I don’t have any particular fondness for Shopsin’s. Outside of Ken’s recent passing, I had never heard of it. As an outsider, the book still drew me in. I wanted to know everything about Shopsin’s, starting with the menu.
Arbitrary Stupid Goal is part memoir of her father’s restaurant, part eulogy to family friend Willoughby, and part exploration of life. It reads a bit like the real-life counterpart to one of the Bob’s Burgers kids. Underneath it all is a love letter to New York City and Greenwich Village.
Once upon a time there was a dungeon master who really loved the world-building aspect of the job. He would create intricate lore for all the NPCs. Every object had a complete history that the DM could rattle off from memory. The players would wince every time they entered a room, as the DM started rattling off what they saw.
"The stones on the north wall of the room are darker than the rest, implying that they were not gathered locally (since there is no nearby volcanic activity) but instead brought from the mountains. However they are cut in a style of the king's stonemason, so you suspect that they were brought here as part of the mason's expedition recorded 40 years ago, in which…"
The players all made low intelligence, low wisdom fighters in retaliation. Every perception check failed. When one player made a natural 20 on a history check, the rest abandoned her to refresh their snacks and maybe play a couple rounds of Street Fighter.
The DM, seeing his beautiful world being ignored, became cruel. His NPC villains were awful, but the DM would torture both PC and NPC alike. No one was safe. A PC is having a wedding? Kill everyone. A player finds an escape from the prison? Actually that was the villain's plan all along.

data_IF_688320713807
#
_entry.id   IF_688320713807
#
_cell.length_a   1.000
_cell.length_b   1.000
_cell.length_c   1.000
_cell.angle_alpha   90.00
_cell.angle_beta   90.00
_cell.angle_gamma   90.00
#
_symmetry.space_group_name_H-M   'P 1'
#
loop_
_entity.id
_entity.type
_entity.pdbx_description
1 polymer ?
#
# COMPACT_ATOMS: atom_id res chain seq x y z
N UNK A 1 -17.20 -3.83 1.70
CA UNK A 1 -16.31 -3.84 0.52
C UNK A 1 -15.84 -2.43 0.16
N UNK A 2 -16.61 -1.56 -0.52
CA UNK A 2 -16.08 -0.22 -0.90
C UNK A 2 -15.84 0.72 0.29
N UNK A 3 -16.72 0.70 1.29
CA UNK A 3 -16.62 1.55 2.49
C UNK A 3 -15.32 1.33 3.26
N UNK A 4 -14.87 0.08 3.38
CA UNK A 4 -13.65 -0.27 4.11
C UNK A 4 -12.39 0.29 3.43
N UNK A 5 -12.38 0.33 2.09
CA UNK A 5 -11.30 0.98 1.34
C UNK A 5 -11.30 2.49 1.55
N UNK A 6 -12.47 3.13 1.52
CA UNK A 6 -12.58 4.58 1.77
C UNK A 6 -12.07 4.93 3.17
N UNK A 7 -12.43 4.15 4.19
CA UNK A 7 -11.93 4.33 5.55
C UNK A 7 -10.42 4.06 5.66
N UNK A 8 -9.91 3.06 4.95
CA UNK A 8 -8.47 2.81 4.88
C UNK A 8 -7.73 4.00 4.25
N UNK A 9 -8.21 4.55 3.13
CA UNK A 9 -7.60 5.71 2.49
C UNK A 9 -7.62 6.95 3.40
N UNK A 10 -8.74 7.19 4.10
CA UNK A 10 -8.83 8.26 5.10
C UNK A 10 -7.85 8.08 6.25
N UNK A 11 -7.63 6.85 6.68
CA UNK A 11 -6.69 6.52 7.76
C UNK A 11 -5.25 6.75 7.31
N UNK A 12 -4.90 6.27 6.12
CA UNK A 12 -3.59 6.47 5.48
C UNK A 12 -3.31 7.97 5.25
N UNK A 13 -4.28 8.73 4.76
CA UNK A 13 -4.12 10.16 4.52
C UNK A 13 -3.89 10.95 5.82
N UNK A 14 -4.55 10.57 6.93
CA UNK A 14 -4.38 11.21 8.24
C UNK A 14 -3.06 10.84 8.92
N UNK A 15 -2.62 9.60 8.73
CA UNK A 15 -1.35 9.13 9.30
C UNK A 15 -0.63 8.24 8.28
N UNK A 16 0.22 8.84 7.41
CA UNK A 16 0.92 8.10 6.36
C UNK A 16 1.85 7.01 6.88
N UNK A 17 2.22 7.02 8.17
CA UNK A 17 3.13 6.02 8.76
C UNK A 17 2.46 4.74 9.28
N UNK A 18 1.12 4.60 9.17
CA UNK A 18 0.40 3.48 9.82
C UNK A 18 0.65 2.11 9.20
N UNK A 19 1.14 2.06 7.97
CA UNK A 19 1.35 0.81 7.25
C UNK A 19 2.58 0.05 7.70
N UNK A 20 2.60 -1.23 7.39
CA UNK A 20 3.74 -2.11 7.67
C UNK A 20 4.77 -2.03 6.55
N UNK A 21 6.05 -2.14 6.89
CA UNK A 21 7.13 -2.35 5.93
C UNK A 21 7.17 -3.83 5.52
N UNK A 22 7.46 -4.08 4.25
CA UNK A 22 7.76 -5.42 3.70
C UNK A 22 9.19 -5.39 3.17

The players, fed up, leave the game. The DM still has stories to tell though, so he starts writing them down. Or at least that's how I like to think Game of Thrones got started…
Let’s say there are two people involved in this conversation—Allen and Becky—and it is Allen’s turn to speak. Allen speaks for a while, and after he is done speaking, Becky (the listener) loops back by saying what she thought she heard Allen say. After that, Allen gives feedback on what he thought was missing or misrepresented in Becky’s characterization of his original monologue. And they go back and forth until Allen (the original speaker) feels satisfied that he is correctly understood by Becky (the original listener). Looping is a collaborative project in which both people work together to help Becky (the listener) fully understand Allen (the speaker).
I think the thing linking these is empathy. If you build your empathy muscles you probably don’t need these rules, but they are still a good reminder.
To build your working life around the experience of flow produced by deep work is a proven path to deep satisfaction.
Deep Work feels like a continuation of Newport’s previous book So Good They Can’t Ignore You. That book argues that your mastery of your craft is a larger factor in your fulfillment than the choice of work. It then goes on to prescribe mastery through “deliberate practice” to improve. Once you have leveled up, Deep Work offers a next step: a path to productivity.
The ability to concentrate intensely is a skill that must be trained.
Newport spends a good amount of pages making the case that blocks of focus and solitude are vital for a knowledge worker to produce the best output. His strategies should not be surprising. “Don’t goof off on the internet” seems like “eat right and exercise” for productivity – advice that’s easy to say but hard to live. Hopefully, by arguing the value of deep work and the need to train your brain, readers will have success with his methods.